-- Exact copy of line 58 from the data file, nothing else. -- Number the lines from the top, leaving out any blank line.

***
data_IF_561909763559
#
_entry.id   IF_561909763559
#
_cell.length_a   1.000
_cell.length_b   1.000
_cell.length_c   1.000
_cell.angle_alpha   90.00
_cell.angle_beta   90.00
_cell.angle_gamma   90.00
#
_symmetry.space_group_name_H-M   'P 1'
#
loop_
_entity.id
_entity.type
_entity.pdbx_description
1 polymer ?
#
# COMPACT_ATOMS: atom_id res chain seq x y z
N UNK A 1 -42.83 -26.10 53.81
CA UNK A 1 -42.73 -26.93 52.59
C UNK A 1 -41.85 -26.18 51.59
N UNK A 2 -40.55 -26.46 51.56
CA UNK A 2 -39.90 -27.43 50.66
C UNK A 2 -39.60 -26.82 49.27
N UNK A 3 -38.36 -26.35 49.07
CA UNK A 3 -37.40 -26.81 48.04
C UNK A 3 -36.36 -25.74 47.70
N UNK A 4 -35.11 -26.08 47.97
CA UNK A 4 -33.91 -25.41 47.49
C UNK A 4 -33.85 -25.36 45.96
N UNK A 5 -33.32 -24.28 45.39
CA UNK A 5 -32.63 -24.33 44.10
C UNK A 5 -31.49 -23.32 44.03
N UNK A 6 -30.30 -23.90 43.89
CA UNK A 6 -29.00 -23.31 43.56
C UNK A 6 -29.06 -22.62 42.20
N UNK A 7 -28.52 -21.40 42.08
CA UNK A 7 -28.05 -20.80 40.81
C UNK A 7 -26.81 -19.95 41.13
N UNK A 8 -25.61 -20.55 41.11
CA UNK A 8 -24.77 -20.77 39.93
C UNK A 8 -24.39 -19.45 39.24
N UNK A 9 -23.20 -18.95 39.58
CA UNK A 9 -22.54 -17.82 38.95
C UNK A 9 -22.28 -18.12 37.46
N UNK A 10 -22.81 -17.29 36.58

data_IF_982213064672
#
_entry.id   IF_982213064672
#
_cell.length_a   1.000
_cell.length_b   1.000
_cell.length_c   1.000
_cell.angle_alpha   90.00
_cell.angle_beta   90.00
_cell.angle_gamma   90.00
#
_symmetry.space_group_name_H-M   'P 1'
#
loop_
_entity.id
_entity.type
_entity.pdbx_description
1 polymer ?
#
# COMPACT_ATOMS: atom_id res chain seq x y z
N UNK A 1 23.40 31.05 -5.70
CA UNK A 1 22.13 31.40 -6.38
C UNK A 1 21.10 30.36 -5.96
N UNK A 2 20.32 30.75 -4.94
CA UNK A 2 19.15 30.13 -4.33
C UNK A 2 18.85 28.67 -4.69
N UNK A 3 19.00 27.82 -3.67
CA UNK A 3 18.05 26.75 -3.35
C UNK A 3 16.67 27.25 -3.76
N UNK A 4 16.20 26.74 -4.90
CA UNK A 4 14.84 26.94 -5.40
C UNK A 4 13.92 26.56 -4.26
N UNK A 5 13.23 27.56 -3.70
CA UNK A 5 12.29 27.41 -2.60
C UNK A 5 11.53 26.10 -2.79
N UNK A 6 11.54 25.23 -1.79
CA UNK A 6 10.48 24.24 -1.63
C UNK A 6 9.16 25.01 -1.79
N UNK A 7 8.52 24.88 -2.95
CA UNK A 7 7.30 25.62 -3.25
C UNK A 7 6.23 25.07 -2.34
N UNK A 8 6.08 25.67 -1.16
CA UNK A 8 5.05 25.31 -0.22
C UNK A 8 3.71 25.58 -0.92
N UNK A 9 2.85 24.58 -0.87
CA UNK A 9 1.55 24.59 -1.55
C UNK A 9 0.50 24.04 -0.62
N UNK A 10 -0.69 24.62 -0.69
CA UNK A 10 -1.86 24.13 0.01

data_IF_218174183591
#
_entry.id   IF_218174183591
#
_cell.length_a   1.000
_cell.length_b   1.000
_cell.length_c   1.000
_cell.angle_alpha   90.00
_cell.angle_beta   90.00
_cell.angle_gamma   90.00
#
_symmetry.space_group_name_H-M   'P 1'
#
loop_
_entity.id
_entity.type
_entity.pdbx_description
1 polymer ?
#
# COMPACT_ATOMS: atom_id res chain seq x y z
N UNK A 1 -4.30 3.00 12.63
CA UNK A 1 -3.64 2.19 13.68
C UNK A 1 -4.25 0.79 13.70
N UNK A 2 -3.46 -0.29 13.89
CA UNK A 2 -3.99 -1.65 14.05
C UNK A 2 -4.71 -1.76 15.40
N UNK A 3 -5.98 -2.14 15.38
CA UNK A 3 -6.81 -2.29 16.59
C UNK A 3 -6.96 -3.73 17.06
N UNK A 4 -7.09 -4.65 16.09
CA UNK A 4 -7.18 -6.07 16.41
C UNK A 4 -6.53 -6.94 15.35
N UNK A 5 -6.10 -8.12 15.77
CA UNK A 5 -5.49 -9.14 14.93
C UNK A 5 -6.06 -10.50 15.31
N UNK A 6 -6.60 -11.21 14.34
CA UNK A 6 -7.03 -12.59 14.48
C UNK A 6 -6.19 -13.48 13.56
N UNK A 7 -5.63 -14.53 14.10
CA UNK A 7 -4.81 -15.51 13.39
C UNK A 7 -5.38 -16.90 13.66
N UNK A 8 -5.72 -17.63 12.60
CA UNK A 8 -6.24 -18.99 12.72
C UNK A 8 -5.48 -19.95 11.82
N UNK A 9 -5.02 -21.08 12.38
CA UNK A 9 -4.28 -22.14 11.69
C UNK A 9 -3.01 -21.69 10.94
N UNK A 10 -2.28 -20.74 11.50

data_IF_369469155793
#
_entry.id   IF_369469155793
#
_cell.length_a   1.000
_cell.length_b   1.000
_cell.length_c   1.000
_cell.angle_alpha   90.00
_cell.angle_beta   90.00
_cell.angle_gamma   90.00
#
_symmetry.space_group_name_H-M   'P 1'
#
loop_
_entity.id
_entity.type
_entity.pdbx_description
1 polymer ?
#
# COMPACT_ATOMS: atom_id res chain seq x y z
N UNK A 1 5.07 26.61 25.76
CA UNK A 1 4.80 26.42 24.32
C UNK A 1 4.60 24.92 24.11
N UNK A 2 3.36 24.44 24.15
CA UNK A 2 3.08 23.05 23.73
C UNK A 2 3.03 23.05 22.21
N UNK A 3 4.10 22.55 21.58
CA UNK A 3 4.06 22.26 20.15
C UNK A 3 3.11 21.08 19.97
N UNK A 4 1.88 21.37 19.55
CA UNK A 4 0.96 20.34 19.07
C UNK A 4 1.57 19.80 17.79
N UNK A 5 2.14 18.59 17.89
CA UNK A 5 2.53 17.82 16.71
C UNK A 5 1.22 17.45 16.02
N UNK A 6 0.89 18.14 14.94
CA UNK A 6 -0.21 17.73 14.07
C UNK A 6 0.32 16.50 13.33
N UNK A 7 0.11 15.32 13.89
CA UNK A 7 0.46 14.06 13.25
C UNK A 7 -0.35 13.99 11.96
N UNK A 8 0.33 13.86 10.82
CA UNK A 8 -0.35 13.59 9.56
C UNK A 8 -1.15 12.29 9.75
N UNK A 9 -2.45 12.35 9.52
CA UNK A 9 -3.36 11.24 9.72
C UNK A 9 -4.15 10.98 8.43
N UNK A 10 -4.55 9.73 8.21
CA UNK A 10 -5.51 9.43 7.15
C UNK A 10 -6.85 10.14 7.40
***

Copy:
_cell.angle_gamma   90.00